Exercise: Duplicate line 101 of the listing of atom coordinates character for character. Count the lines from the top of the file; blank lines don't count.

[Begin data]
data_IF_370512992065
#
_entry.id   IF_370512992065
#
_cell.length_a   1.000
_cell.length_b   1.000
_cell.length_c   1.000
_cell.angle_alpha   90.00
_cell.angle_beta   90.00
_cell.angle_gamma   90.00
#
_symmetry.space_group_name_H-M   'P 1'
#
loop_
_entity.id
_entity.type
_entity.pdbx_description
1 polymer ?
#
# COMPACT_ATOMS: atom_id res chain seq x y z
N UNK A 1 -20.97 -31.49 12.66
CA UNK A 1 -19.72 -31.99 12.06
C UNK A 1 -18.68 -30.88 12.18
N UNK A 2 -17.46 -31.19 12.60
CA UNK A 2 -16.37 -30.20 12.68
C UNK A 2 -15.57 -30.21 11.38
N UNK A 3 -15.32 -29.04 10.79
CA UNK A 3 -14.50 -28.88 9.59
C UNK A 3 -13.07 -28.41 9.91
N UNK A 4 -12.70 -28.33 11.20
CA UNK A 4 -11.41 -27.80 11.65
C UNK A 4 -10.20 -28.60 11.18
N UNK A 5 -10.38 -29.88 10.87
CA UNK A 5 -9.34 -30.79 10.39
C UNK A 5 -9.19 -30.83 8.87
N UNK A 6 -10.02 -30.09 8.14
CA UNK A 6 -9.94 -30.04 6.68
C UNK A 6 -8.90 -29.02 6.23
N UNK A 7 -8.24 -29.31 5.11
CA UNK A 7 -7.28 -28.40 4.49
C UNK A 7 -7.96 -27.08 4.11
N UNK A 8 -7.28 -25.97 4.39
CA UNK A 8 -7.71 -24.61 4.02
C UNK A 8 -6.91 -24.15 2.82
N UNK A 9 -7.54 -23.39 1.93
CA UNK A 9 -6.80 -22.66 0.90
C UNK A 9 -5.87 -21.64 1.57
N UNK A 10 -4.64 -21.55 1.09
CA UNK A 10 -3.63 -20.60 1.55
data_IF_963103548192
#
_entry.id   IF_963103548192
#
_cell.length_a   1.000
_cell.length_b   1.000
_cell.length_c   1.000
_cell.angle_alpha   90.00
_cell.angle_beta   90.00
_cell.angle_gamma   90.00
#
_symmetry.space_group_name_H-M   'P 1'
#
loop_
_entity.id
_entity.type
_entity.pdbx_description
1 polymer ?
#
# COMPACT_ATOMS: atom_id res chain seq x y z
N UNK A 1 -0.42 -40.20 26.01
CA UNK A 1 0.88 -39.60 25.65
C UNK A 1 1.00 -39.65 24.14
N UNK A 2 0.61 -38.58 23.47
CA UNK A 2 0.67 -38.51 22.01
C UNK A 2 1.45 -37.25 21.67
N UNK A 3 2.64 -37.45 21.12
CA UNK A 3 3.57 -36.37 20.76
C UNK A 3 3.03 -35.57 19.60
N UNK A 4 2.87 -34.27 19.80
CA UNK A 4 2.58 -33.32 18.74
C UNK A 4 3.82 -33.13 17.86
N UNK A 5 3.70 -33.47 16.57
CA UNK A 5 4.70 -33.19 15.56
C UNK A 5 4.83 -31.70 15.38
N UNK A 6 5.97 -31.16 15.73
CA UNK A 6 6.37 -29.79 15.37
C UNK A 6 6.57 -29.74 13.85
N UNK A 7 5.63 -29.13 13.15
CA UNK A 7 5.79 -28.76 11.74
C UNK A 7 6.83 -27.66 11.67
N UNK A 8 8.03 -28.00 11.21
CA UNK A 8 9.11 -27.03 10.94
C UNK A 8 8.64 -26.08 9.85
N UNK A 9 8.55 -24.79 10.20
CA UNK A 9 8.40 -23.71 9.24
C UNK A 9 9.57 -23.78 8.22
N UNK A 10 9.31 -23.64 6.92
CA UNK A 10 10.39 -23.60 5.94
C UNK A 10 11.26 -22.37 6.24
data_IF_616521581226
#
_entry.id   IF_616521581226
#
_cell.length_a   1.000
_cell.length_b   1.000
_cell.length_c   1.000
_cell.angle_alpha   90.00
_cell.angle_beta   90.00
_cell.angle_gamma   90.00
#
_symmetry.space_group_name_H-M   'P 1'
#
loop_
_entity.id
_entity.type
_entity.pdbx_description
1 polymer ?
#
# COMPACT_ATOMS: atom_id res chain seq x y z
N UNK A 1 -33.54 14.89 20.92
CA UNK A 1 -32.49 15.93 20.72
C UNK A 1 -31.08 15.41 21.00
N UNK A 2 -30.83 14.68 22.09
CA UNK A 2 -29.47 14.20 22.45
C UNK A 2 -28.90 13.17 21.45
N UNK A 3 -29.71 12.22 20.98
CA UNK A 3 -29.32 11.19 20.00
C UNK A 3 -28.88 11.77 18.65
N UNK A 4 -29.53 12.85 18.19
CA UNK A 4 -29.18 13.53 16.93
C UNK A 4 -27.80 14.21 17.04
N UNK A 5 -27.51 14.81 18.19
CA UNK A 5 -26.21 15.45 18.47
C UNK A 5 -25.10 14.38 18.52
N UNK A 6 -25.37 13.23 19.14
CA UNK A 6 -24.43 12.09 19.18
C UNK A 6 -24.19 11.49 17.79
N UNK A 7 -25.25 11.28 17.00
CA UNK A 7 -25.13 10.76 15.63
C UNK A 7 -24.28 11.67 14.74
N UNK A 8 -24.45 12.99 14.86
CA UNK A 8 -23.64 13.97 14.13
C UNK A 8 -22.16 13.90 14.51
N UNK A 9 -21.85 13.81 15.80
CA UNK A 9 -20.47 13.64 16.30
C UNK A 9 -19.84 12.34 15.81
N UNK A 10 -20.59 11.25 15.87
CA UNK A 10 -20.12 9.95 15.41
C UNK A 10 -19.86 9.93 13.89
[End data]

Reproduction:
#